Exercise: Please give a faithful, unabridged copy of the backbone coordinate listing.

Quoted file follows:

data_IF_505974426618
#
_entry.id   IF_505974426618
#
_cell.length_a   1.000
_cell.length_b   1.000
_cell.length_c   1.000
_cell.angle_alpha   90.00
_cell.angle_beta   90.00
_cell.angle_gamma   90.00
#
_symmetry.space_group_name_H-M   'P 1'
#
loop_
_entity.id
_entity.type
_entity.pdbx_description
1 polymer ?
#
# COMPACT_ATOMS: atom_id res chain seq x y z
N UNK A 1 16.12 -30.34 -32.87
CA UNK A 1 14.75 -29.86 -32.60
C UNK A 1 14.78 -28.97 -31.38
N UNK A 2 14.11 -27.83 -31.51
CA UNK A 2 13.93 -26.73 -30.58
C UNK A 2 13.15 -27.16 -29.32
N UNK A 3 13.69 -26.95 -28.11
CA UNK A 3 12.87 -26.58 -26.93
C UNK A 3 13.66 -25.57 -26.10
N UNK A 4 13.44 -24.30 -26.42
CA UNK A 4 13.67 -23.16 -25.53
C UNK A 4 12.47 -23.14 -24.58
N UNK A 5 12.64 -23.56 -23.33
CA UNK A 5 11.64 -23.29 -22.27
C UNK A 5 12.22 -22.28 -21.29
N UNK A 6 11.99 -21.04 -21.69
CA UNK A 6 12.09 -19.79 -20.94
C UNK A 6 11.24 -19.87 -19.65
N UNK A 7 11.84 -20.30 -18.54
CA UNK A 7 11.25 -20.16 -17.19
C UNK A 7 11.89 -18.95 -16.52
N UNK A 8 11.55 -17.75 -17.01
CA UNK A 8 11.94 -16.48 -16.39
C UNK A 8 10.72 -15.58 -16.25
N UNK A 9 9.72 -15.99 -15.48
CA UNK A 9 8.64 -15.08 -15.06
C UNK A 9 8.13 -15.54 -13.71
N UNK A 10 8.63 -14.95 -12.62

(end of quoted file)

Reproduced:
data_IF_505974426618
#
_entry.id   IF_505974426618
#
_cell.length_a   1.000
_cell.length_b   1.000
_cell.length_c   1.000
_cell.angle_alpha   90.00
_cell.angle_beta   90.00
_cell.angle_gamma   90.00
#
_symmetry.space_group_name_H-M   'P 1'
#
loop_
_entity.id
_entity.type
_entity.pdbx_description
1 polymer ?
#
# COMPACT_ATOMS: atom_id res chain seq x y z
N UNK A 1 16.12 -30.34 -32.87
CA UNK A 1 14.75 -29.86 -32.60
C UNK A 1 14.78 -28.97 -31.38
N UNK A 2 14.11 -27.83 -31.51
CA UNK A 2 13.93 -26.73 -30.58
C UNK A 2 13.15 -27.16 -29.32
N UNK A 3 13.69 -26.95 -28.11
CA UNK A 3 12.87 -26.58 -26.93
C UNK A 3 13.66 -25.57 -26.10
N UNK A 4 13.44 -24.30 -26.42
CA UNK A 4 13.67 -23.16 -25.53
C UNK A 4 12.47 -23.14 -24.58
N UNK A 5 12.64 -23.56 -23.33
CA UNK A 5 11.64 -23.29 -22.27
C UNK A 5 12.22 -22.28 -21.29
N UNK A 6 11.99 -21.04 -21.69
CA UNK A 6 12.09 -19.79 -20.94
C UNK A 6 11.24 -19.87 -19.65
N UNK A 7 11.84 -20.30 -18.54
CA UNK A 7 11.25 -20.16 -17.19
C UNK A 7 11.89 -18.95 -16.52
N UNK A 8 11.55 -17.75 -17.01
CA UNK A 8 11.94 -16.48 -16.39
C UNK A 8 10.72 -15.58 -16.25
N UNK A 9 9.72 -15.99 -15.48
CA UNK A 9 8.64 -15.08 -15.06
C UNK A 9 8.13 -15.54 -13.71
N UNK A 10 8.63 -14.95 -12.62